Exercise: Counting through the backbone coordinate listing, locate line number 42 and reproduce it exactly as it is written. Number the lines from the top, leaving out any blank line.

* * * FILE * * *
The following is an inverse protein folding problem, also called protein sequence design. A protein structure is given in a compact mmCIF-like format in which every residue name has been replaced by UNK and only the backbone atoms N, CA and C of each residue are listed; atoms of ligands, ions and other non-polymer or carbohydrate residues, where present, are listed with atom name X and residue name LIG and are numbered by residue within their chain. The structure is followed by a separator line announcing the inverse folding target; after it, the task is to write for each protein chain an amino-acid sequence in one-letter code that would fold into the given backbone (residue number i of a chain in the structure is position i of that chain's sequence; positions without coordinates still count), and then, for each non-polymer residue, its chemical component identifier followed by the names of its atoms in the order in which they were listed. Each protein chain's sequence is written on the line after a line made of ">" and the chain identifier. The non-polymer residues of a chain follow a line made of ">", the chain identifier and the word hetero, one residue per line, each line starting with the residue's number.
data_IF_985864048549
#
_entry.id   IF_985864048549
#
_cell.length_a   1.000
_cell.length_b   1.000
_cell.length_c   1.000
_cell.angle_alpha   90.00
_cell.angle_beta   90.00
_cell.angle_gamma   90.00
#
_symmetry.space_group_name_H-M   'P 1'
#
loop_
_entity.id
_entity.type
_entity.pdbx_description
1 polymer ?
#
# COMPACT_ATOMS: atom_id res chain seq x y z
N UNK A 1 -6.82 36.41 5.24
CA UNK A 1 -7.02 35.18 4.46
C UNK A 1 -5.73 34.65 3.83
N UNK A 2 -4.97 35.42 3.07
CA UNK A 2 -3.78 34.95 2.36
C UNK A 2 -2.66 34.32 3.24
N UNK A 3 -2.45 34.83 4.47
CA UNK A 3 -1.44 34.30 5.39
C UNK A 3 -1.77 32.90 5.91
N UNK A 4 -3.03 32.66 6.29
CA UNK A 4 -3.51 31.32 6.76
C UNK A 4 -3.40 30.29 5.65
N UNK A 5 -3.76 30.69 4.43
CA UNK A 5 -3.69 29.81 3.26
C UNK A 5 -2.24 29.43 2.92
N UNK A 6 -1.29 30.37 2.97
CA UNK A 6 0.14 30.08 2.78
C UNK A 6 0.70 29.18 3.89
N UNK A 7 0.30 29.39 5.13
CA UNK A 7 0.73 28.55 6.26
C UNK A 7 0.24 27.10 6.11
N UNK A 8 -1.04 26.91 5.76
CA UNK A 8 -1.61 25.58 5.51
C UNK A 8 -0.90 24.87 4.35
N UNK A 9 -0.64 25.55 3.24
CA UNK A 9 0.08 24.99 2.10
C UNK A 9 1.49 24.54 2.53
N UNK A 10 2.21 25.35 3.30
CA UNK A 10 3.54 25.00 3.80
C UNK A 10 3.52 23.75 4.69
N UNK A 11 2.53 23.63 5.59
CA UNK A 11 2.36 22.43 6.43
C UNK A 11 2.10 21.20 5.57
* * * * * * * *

C UNK A 7 0.24 27.10 6.11